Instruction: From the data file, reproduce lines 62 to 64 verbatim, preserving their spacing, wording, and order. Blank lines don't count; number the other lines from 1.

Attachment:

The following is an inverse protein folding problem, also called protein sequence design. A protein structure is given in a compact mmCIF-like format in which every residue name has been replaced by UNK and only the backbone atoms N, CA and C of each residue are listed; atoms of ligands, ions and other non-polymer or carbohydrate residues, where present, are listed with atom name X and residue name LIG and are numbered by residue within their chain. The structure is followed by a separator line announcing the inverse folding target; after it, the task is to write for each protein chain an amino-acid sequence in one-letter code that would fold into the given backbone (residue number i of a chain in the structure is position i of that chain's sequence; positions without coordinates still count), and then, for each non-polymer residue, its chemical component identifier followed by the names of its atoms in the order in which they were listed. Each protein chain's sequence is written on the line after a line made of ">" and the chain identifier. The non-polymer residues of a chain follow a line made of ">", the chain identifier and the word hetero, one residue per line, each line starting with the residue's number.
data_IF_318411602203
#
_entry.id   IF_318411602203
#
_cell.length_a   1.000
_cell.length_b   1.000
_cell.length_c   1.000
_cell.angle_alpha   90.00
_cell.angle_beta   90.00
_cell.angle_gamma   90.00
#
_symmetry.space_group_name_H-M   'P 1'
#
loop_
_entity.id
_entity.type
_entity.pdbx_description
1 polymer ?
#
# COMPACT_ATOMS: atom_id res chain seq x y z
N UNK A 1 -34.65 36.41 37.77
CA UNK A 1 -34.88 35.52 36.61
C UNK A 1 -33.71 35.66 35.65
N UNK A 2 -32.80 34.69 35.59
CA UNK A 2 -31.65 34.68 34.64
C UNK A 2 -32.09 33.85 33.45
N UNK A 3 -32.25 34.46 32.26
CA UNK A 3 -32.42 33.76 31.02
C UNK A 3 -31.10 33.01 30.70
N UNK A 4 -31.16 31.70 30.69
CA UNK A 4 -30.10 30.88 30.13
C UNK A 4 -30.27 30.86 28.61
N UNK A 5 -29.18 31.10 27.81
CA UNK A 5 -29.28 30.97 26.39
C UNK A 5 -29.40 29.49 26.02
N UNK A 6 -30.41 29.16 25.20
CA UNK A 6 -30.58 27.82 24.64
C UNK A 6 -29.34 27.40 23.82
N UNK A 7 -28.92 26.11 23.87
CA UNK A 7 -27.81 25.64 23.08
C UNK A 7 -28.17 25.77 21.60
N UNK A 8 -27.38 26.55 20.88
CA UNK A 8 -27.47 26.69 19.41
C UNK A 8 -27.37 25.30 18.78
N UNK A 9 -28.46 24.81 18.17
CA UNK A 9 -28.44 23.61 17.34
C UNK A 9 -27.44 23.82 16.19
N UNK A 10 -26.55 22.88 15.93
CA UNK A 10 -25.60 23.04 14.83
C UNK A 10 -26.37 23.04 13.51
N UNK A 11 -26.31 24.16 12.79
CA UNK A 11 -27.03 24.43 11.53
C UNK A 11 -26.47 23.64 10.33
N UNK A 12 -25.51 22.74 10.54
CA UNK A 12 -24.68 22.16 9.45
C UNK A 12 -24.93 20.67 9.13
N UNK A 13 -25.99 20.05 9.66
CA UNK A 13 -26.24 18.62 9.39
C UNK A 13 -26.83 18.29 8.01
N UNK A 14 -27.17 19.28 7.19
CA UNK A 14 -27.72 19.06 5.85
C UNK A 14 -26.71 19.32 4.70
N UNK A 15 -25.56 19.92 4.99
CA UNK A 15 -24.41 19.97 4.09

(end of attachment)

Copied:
CA UNK A 14 -27.72 19.06 5.85
C UNK A 14 -26.71 19.32 4.70
N UNK A 15 -25.56 19.92 4.99